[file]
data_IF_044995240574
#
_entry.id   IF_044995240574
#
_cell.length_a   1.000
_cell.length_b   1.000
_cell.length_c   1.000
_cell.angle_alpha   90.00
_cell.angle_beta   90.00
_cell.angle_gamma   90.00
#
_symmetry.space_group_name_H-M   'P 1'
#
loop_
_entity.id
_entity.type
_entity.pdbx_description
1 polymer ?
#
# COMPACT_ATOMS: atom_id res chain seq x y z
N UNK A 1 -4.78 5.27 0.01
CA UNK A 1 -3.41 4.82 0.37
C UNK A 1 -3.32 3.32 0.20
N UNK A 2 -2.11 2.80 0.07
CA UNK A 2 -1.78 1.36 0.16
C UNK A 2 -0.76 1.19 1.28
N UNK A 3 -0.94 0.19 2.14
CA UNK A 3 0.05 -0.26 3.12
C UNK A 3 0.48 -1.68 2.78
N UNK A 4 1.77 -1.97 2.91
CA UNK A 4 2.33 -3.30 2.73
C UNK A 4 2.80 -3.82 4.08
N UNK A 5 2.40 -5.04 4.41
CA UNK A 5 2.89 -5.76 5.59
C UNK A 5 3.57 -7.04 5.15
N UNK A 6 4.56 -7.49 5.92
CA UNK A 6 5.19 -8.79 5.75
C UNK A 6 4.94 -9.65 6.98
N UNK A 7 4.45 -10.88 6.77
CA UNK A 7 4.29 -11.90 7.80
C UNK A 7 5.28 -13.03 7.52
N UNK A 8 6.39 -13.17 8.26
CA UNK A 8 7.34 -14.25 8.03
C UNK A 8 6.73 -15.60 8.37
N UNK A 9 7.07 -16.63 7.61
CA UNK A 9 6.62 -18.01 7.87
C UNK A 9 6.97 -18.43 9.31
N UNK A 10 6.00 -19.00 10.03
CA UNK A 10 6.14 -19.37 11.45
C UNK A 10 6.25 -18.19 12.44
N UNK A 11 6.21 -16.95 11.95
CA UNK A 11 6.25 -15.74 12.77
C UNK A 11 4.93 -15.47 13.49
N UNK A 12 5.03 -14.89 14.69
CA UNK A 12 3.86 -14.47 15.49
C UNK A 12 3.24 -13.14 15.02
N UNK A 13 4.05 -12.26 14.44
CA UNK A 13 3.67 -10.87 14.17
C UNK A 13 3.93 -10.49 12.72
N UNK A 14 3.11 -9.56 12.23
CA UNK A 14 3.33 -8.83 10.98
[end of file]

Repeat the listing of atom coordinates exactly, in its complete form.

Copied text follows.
data_IF_044995240574
#
_entry.id   IF_044995240574
#
_cell.length_a   1.000
_cell.length_b   1.000
_cell.length_c   1.000
_cell.angle_alpha   90.00
_cell.angle_beta   90.00
_cell.angle_gamma   90.00
#
_symmetry.space_group_name_H-M   'P 1'
#
loop_
_entity.id
_entity.type
_entity.pdbx_description
1 polymer ?
#
# COMPACT_ATOMS: atom_id res chain seq x y z
N UNK A 1 -4.78 5.27 0.01
CA UNK A 1 -3.41 4.82 0.37
C UNK A 1 -3.32 3.32 0.20
N UNK A 2 -2.11 2.80 0.07
CA UNK A 2 -1.78 1.36 0.16
C UNK A 2 -0.76 1.19 1.28
N UNK A 3 -0.94 0.19 2.14
CA UNK A 3 0.05 -0.26 3.12
C UNK A 3 0.48 -1.68 2.78
N UNK A 4 1.77 -1.97 2.91
CA UNK A 4 2.33 -3.30 2.73
C UNK A 4 2.80 -3.82 4.08
N UNK A 5 2.40 -5.04 4.41
CA UNK A 5 2.89 -5.76 5.59
C UNK A 5 3.57 -7.04 5.15
N UNK A 6 4.56 -7.49 5.92
CA UNK A 6 5.19 -8.79 5.75
C UNK A 6 4.94 -9.65 6.98
N UNK A 7 4.45 -10.88 6.77
CA UNK A 7 4.29 -11.90 7.80
C UNK A 7 5.28 -13.03 7.52
N UNK A 8 6.39 -13.17 8.26
CA UNK A 8 7.34 -14.25 8.03
C UNK A 8 6.73 -15.60 8.37
N UNK A 9 7.07 -16.63 7.61
CA UNK A 9 6.62 -18.01 7.87
C UNK A 9 6.97 -18.43 9.31
N UNK A 10 6.00 -19.00 10.03
CA UNK A 10 6.14 -19.37 11.45
C UNK A 10 6.25 -18.19 12.44
N UNK A 11 6.21 -16.95 11.95
CA UNK A 11 6.25 -15.74 12.77
C UNK A 11 4.93 -15.47 13.49
N UNK A 12 5.03 -14.89 14.69
CA UNK A 12 3.86 -14.47 15.49
C UNK A 12 3.24 -13.14 15.02
N UNK A 13 4.05 -12.26 14.44
CA UNK A 13 3.67 -10.87 14.17
C UNK A 13 3.93 -10.49 12.72
N UNK A 14 3.11 -9.56 12.23
CA UNK A 14 3.33 -8.83 10.98